For some people the word “father” brings on unpleasant memories and connotations. We can choose any form to use. We can call God “Mother,” “Father,” or, as the man in the novel The Shack we can say, “Papa.” The point is that we accept that adoption and live our transformed lives as children of God.

 

God in Community


2759742066_57d26d0948      In the popular 2007 book The Shack, a man named Mack went into the woods to the scene of the greatest tragedy in his life to meet God. He wasn’t sure what to expect but he did meet God there in a very special way. He met the Trinity, three persons in community; there is a large black woman who goes by Elousia but allows him to call her Papa, which was Mack’s wife’s name for God, a small Asian woman named Sarayu, a gardener who was somehow never quite in focus, and a relaxed Hebrew handyman, complete with tool belt, named Yeshua. When Mack asked which one was God they answered in unison, “I am!”

Who is God? What is God? If there are three, how can we say there is just one God?

      In The Shack, author Wm. Paul Young gives names to the Trinity. The parent figure is Elousia. The word Elousia does not appear in that form in the Bible. One source says that the author combined the Hebrew name for God, El, with the Greek ousia which means being. So, being God, or the great I Am. The Spirit is named Sarayu a word that has several meanings including being the name of a river. It is a Sanskrit name which means “moving fast”, “air”, “wind” And the young handyman is Yeshua which, in Hebrew, is a shortened form of Joshua, and is derived from the verb “to rescue”, “to deliver.”

      We read just last week about the tongues of flame and the inspiration which allowed people to preach the Good News in languages they had never learned. We know that there is only One God, not three. In the light of the New Testament, we know that God’s word is Jesus and that the wind or breath of God is the Spirit. They are one!

      The word Trinity does not appear at any point in the Bible. In today’s Psalm, an emphasis is given to the majesty of God. “O Lord, our Lord how majestic is your name in all the earth.” While it doesn’t mention anything about a trinity, it starts us off in considering to what extent God is an undefinable entity. The Lord is so awesome that the only way we can try to express it is in sharing and repeating all the marvels that have occurred at his hand.

     In Romans, Paul speaks of the Father, Son, and Holy Spirit within 5 verses. The Spirit is God’s love poured into us, Jesus was our means of access to Grace, and it is God’s Glory we share. Jesus is God’s grace, the Spirit is God’s Love and God is I Am.
In John, there is a brief explanation of the relationship amongst the godhead. The Spirit of Truth will reveal to us what Jesus had not, but not in the Spirit’s words but those given to it by hearing what is of God. And since what God has Jesus also has, and the Spirit speaks it may be inferred that they are one…clear?

      The term Trinity was introduced by a third-century theologian, Tertullian, to underscore the “oneness” of God. The doctrine of the trinity was first affirmed in the Nicene Creed which was agreed upon at the meeting of the church council in 381 CE. This creed affirms the Holy Spirit as, “the Lord, the Giver of life, who proceeds from the Father. Who, with the Father and the Son, is worshiped and glorified.” Saying that the Holy Spirit and Son are glorified is an acknowledgement that they are God.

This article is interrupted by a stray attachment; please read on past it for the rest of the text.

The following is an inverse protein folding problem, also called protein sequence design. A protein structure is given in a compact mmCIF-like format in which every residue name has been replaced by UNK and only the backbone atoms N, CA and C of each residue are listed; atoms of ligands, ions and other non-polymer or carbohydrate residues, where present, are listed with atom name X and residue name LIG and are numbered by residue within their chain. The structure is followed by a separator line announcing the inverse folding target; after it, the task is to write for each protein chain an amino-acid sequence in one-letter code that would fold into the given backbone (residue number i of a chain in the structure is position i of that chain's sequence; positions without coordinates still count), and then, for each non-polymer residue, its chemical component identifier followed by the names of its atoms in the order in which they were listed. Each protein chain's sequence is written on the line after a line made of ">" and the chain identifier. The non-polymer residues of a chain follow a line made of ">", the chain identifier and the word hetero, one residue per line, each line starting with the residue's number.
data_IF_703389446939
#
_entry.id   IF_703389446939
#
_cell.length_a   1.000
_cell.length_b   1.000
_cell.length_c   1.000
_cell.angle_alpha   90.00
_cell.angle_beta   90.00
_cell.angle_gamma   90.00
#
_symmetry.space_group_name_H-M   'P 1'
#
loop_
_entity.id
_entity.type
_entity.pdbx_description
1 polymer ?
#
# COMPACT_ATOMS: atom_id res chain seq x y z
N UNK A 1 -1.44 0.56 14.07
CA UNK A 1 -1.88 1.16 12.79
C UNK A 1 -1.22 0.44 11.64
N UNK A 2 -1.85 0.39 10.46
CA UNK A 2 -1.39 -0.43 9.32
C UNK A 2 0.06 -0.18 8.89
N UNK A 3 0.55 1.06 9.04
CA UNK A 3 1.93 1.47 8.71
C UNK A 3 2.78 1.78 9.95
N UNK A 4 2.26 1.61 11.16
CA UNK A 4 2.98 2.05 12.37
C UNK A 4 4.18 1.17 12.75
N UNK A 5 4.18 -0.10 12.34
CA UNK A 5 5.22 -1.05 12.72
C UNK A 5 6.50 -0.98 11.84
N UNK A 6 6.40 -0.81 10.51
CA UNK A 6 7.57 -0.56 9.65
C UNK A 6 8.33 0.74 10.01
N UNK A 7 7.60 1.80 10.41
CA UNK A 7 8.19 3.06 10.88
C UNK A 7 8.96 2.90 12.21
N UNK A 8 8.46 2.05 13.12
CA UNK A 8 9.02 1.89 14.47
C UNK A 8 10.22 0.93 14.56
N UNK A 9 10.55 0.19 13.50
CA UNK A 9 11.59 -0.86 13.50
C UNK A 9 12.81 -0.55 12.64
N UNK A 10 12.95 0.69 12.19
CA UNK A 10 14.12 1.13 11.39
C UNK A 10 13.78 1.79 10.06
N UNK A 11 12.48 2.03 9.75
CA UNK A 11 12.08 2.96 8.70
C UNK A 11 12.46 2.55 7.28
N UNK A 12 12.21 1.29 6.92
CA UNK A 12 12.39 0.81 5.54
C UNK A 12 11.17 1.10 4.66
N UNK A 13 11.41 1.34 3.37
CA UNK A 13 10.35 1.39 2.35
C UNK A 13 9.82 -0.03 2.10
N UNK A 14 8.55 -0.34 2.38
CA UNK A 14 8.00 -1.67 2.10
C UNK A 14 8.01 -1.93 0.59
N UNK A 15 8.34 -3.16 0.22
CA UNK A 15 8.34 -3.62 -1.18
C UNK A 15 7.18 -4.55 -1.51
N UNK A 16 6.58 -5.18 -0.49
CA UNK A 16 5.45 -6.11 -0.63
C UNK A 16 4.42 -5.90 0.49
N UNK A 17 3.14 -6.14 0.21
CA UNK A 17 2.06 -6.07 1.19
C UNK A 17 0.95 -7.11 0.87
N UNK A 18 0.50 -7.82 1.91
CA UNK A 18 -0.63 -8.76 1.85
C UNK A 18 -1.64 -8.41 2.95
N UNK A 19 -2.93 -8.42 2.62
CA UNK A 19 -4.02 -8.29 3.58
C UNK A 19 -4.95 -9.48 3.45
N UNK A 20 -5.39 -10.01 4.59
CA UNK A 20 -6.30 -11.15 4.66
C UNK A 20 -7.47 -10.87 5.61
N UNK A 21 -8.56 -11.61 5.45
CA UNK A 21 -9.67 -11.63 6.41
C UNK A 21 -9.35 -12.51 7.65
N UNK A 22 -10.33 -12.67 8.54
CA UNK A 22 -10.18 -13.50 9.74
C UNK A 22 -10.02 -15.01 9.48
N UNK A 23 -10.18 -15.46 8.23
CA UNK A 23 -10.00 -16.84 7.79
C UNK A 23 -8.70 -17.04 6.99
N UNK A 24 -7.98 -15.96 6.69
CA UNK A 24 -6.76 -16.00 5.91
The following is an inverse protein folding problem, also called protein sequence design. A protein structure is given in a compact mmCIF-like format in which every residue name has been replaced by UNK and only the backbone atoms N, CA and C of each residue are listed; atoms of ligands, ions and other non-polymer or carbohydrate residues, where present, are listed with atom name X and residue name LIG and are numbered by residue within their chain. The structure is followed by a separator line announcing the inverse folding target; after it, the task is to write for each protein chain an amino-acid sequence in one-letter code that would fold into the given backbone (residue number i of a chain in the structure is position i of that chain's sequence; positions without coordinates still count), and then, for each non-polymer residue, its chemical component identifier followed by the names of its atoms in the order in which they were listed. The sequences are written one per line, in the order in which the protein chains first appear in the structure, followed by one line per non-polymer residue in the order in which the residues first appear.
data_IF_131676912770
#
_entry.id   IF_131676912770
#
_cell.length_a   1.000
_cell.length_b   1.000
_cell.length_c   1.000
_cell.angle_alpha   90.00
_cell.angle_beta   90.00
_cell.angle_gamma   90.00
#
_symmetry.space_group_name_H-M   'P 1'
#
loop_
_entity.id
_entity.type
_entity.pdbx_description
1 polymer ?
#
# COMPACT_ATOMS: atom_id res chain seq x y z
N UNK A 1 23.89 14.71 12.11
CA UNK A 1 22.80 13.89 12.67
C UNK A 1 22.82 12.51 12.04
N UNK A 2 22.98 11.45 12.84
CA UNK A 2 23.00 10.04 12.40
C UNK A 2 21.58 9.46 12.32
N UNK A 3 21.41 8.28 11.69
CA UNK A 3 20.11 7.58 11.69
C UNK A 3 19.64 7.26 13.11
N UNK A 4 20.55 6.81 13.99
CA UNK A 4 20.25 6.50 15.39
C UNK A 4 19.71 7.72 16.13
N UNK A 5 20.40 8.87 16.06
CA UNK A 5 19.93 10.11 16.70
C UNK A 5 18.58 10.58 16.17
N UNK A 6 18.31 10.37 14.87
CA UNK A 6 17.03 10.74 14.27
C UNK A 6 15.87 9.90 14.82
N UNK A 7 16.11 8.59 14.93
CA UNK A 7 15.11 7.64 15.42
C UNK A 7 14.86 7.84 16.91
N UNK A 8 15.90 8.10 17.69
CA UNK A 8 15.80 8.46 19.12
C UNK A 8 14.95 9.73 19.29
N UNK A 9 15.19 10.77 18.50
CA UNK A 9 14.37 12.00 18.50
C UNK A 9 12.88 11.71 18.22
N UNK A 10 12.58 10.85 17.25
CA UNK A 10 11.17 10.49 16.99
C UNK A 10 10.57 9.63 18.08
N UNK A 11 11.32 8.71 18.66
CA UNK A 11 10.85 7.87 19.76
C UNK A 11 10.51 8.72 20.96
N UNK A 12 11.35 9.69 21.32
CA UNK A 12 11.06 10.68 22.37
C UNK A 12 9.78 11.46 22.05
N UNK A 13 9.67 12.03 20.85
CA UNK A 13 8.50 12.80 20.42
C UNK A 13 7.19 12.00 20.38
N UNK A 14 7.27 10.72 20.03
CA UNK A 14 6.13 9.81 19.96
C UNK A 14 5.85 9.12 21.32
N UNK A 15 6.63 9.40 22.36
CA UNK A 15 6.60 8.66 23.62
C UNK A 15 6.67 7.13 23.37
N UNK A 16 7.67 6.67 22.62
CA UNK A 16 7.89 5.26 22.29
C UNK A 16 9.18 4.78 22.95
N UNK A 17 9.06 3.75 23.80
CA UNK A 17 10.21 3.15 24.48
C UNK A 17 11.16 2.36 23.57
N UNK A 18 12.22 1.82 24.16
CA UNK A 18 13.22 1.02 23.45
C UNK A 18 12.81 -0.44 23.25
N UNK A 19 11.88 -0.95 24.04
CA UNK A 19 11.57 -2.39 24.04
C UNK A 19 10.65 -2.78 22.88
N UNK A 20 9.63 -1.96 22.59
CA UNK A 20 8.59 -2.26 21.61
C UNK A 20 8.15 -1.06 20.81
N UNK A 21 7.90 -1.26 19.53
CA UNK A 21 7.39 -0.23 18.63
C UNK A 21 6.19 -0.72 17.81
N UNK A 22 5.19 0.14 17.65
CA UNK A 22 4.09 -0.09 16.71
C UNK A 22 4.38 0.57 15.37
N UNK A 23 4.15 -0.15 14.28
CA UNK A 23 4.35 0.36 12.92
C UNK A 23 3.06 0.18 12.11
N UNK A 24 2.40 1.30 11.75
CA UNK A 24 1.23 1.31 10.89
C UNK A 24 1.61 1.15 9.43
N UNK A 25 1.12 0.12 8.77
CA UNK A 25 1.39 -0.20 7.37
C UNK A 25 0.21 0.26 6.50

The Celtic symbol of Trinity is called the triquetra and consists of three equal and intertwined loops, one continuous line with no beginning and no end. The Trinity shows the potential of a dynamic communion and loving relationship open to us all through the communion of the three parts of the trinity. God seeks a relationship with us and the relationship among the trinity is a powerful example of what our relationships can be, and what our relationship with God will be someday.

      In my own life and as a teacher, I have been brought face-to-face with the destructive nature of some human relationships. One student whom I had taught for several years came to me one morning in tears having had a break with family. In the hour we spent together before I had to teach my next class, the student shared more of her story of the past 10 months at home than I had previously known. I listened, tried to reflect what I was hearing to give openings to continue, and I felt frustration over the fact that I could do nothing to improve the situation. Over the years of teaching, I have seen too often the results that jealousy, blame, the importance of seeming to be in charge and in control, (these all too human traits) can have on family members.

      There is none of this to be seen in the relationship among the Trinity. In several places, including the Great Commission, we are called to baptize in the name of the Father, and the Son and the Holy Spirit. There is no sign of jealousy, power struggle or priority here. The Spirit was the final sign of our adoption by God. As we are told….we are heirs, with Jesus, of the inheritance of God.

      The Presbyterian Church is a part of the Reformed tradition and a part of that is a focus on the Trinity. There are some Christian churches out there which we might call “Jesus only” churches. In their services, you will hear little mention of God the Father or Spirit; just Jesus. There are also some “Spirit” churches in which strong emphasis is put on the Spirit. Likewise, of course, there are God churches which either do not recognize the Trinity or at least do not focus there. We were told, however, to baptize in the name of the Father, the Son, and the Holy Spirit. In our services of worship, you should hear at least some reference to all the parts of the Trinity each week. We pray to God in the name of Jesus, and we call on the Spirit to inspire and sustain us in our faith.

      The formula of the Trinity reminds us of the mystery of God which will never be fully understood in this world. No matter how much we study about it, nor how much thought we put into this, God transcends us and our ability to name Him. But we can say, in the words of The Lorica by Steve Bell…

I bind unto myself today the gift to call on the Trinity
The saving faith where I can say Come three in one, oh one in three.
Be above me, as high as the noonday sun.
Be below me, the rock I set my feet upon.
Be beside me, the wind on my left and right.
Be behind me, oh circle me with your truth and life.

Readings were: Psalm 8, Romans 5:1-15, and John 16:12-15

Young, William P, Wayne Jacobsen, and Brad Cummings. The Shack. Newbury Park, Calif.: Windblown Media, 2007. Print.